Prisons go for high farming tech to maximise output

Tanzania Prisons Service has embarked on using state-of-the-art farming technology to maximize output while cutting costs and cultivation time.

The farming technology based on the Mzuri System is based on the direct drills capable of carrying out multiple operations including seedbed preparation, fertilising, drilling and reconsolidation in a single pass.

The system, according to Mzuri Africa, uses its tractor that is doing multiple operations to cultivate between five and seven acres in one hour if the farm is level.

The Mzuri Africa Managing Director Shaaban Mgonja said here on Monday that for the 200 acres of Prisons Service farm at Wami Kuu the tractor needs a week to complete the cultivation process against the current four weeks.

“On top of that,” Mr Mgonja said, “the system eliminates a number of unnecessary steps, and the same soil-to-seedbed preparation takes only a fraction of the time compared with the conventional establishment.

“The significant reduction in requirement also applies to labour and capital investment.”

He said further the drill only cultivates a narrow strip, leaving the rest of the area intact and allowing nature to do her work.

The Head of Morogoro Prisons, Dr Wilson Rugamba, said on Monday that they have decided to use the technology for maize and sunflower at Wami Kuu Agricultural Prison to maximise output at reasonable costs.

“Normally, we used a conventional tractor that takes time and require huge labour force, but with the new technology we will greatly save time and labour,” said Dr Rugamba when testing the technology.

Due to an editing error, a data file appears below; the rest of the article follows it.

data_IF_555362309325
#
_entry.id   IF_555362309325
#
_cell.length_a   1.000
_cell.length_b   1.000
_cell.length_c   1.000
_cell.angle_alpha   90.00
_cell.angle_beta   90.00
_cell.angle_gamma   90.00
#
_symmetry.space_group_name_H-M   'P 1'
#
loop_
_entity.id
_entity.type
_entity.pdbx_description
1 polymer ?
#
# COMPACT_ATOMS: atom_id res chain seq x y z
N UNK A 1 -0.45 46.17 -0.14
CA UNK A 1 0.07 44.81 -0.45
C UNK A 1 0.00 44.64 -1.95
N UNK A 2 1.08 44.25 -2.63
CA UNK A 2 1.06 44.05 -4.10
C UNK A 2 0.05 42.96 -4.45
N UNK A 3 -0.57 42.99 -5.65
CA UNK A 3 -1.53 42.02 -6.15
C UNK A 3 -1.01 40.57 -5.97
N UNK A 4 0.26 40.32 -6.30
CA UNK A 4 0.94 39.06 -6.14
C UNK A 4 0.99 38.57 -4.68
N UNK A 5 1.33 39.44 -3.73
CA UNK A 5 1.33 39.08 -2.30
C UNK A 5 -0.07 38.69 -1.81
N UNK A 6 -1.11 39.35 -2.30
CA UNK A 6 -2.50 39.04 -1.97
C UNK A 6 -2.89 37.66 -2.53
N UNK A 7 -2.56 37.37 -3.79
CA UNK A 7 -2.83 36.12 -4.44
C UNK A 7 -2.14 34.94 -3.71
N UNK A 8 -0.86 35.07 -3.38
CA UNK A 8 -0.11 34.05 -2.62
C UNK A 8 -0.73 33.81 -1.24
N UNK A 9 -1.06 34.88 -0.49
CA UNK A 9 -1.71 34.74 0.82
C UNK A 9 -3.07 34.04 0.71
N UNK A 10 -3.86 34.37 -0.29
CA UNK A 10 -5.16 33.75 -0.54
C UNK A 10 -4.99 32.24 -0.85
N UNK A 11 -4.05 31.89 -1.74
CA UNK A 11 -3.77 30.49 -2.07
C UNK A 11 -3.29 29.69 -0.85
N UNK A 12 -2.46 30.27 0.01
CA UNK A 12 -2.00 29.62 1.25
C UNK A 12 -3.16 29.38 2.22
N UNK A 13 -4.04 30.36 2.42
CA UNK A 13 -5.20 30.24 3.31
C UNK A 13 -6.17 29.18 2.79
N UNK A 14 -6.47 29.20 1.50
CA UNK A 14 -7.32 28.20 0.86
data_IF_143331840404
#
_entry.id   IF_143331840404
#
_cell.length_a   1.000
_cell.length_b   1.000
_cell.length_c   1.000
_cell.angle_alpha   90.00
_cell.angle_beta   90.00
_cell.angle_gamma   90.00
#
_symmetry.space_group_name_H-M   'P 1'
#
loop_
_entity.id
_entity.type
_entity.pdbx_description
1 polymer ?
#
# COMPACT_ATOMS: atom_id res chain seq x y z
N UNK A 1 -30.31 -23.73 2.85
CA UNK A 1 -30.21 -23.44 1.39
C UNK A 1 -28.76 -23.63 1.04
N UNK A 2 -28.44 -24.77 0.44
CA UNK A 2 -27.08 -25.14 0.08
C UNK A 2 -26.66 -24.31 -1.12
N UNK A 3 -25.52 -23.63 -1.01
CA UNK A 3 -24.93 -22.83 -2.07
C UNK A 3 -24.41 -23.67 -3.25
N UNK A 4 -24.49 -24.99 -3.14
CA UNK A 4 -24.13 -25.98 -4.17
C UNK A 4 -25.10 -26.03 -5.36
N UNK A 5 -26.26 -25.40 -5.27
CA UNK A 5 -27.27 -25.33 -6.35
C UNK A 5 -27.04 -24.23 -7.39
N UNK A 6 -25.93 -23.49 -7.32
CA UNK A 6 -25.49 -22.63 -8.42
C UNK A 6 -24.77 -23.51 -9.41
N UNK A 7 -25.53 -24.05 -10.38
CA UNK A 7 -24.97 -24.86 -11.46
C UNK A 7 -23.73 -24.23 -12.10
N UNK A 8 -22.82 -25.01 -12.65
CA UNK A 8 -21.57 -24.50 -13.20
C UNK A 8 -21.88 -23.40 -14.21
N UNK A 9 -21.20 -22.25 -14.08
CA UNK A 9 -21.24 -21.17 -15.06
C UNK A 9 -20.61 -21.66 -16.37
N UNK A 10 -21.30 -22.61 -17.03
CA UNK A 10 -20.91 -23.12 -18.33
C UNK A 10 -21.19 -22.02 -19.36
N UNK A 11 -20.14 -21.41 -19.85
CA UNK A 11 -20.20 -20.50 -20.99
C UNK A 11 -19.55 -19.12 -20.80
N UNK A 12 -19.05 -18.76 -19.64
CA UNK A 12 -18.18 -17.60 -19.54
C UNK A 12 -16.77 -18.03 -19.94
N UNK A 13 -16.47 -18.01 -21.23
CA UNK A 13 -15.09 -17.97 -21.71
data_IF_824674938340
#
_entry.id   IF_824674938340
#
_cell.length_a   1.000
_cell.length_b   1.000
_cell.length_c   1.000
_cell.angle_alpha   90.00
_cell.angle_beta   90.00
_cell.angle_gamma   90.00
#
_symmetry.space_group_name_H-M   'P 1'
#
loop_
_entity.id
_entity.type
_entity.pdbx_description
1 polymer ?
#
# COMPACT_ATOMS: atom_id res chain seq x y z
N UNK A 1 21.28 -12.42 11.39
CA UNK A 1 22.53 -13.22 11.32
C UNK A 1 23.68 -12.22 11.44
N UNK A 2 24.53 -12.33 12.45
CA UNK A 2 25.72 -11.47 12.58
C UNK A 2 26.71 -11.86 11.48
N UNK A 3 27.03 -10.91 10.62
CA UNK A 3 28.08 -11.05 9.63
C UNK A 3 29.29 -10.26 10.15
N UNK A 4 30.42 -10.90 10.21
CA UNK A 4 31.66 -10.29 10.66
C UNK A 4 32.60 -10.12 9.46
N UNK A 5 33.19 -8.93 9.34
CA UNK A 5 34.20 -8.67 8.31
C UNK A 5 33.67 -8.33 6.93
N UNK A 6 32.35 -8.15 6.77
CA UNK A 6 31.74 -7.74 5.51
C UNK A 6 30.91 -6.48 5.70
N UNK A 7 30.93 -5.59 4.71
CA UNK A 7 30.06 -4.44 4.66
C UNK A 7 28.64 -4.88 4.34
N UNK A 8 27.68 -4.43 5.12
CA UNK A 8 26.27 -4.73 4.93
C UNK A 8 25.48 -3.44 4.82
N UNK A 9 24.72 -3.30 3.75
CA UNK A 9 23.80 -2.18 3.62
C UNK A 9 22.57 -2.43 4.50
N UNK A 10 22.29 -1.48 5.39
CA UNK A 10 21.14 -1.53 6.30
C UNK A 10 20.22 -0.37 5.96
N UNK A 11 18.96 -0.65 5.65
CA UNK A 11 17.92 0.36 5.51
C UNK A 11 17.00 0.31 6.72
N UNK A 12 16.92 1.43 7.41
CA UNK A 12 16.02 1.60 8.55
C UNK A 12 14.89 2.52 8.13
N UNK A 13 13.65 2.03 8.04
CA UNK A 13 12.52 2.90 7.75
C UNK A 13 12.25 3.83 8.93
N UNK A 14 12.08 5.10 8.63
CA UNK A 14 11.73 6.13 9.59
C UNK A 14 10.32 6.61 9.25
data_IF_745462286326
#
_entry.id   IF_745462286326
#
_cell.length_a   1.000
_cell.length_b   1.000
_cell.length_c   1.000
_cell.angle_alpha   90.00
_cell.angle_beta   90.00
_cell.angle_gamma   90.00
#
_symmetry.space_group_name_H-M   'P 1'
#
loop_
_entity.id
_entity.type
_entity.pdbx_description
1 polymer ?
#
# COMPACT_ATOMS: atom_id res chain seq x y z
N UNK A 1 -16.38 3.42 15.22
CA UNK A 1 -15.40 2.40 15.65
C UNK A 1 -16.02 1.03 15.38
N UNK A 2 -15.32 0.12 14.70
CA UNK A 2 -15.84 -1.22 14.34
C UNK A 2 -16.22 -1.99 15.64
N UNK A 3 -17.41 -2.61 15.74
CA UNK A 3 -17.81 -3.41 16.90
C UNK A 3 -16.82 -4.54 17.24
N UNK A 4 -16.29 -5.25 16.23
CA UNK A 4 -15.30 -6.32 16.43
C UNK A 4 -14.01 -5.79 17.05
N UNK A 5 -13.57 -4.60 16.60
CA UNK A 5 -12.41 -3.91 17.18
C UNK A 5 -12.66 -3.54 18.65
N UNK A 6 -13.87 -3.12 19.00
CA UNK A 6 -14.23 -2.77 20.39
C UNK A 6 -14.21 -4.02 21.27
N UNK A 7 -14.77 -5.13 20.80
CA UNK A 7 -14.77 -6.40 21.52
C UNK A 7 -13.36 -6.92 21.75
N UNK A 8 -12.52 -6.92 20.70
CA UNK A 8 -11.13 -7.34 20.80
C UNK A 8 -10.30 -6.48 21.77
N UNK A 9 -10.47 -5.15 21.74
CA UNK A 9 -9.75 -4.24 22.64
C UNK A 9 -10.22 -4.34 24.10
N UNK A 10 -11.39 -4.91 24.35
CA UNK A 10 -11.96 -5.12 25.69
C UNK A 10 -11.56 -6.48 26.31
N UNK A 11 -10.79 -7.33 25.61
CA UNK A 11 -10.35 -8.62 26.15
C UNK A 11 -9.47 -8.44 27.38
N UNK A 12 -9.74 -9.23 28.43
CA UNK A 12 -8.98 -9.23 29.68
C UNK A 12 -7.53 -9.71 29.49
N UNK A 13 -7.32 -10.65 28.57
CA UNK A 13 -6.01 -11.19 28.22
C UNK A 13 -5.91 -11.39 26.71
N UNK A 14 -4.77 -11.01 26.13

The Wami Kuu Prisons is using the machine to cultivate its 200-acre field where 100 acres will be cultivated and planted with high-quality maize and another 100 acres with sunflowers.

He said seeds are accurately placed in close contact with the aired, moist, fine crumb structured soil an ideal conditions for quick and easy germination.

Furthermore, the Mzuri system, which is available in 41 countries, promotes the use of previous crop residue which, left on the surface, provides food for the soil’s living ecosystem.

The micro-organisms slowly work the organic matter back into the ground and break it down into humus and instantly available nutrients. The most effective use of straw by far, the presence of surface litter vastly improves soil structure and fertility.

In addition, Mzuri drills are capable of drilling in a choice of narrow or wide row spacing which makes it highly versatile and compatible for work with a broad range of crops.

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